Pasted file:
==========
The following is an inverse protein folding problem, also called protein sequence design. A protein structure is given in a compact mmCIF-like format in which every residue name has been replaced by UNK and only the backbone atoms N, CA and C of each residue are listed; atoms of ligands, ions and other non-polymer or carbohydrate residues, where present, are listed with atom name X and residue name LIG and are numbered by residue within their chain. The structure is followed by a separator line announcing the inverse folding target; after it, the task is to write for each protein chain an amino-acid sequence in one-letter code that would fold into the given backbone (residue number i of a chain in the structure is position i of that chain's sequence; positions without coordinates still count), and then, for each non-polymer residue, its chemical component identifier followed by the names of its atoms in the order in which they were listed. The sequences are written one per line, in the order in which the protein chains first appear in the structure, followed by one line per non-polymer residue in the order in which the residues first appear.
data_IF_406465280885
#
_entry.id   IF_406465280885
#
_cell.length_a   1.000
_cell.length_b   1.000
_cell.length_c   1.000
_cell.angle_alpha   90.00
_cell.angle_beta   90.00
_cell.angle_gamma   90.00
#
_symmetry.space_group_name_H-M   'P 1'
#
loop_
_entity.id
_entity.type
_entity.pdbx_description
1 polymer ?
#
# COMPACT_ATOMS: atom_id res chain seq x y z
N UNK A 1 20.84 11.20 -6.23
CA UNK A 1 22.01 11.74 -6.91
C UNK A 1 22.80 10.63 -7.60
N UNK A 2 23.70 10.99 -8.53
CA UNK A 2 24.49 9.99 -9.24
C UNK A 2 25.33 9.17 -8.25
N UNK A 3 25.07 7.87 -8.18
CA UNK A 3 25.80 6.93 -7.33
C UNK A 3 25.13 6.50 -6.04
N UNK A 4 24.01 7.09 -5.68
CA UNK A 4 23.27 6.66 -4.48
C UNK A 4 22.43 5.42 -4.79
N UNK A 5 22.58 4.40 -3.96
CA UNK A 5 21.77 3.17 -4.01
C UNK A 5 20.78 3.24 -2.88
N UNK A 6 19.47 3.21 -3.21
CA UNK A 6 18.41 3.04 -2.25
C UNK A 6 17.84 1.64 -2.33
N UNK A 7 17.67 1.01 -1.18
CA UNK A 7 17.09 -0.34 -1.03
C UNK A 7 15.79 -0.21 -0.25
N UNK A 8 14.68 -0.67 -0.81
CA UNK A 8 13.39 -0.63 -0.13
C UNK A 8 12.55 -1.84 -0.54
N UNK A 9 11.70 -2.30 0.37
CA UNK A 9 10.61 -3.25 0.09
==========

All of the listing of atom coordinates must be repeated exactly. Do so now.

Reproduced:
The following is an inverse protein folding problem, also called protein sequence design. A protein structure is given in a compact mmCIF-like format in which every residue name has been replaced by UNK and only the backbone atoms N, CA and C of each residue are listed; atoms of ligands, ions and other non-polymer or carbohydrate residues, where present, are listed with atom name X and residue name LIG and are numbered by residue within their chain. The structure is followed by a separator line announcing the inverse folding target; after it, the task is to write for each protein chain an amino-acid sequence in one-letter code that would fold into the given backbone (residue number i of a chain in the structure is position i of that chain's sequence; positions without coordinates still count), and then, for each non-polymer residue, its chemical component identifier followed by the names of its atoms in the order in which they were listed. The sequences are written one per line, in the order in which the protein chains first appear in the structure, followed by one line per non-polymer residue in the order in which the residues first appear.
data_IF_406465280885
#
_entry.id   IF_406465280885
#
_cell.length_a   1.000
_cell.length_b   1.000
_cell.length_c   1.000
_cell.angle_alpha   90.00
_cell.angle_beta   90.00
_cell.angle_gamma   90.00
#
_symmetry.space_group_name_H-M   'P 1'
#
loop_
_entity.id
_entity.type
_entity.pdbx_description
1 polymer ?
#
# COMPACT_ATOMS: atom_id res chain seq x y z
N UNK A 1 20.84 11.20 -6.23
CA UNK A 1 22.01 11.74 -6.91
C UNK A 1 22.80 10.63 -7.60
N UNK A 2 23.70 10.99 -8.53
CA UNK A 2 24.49 9.99 -9.24
C UNK A 2 25.33 9.17 -8.25
N UNK A 3 25.07 7.87 -8.18
CA UNK A 3 25.80 6.93 -7.33
C UNK A 3 25.13 6.50 -6.04
N UNK A 4 24.01 7.09 -5.68
CA UNK A 4 23.27 6.66 -4.48
C UNK A 4 22.43 5.42 -4.79
N UNK A 5 22.58 4.40 -3.96
CA UNK A 5 21.77 3.17 -4.01
C UNK A 5 20.78 3.24 -2.88
N UNK A 6 19.47 3.21 -3.21
CA UNK A 6 18.41 3.04 -2.25
C UNK A 6 17.84 1.64 -2.33
N UNK A 7 17.67 1.01 -1.18
CA UNK A 7 17.09 -0.34 -1.03
C UNK A 7 15.79 -0.21 -0.25
N UNK A 8 14.68 -0.67 -0.81
CA UNK A 8 13.39 -0.63 -0.13
C UNK A 8 12.55 -1.84 -0.54
N UNK A 9 11.70 -2.30 0.37
CA UNK A 9 10.61 -3.25 0.09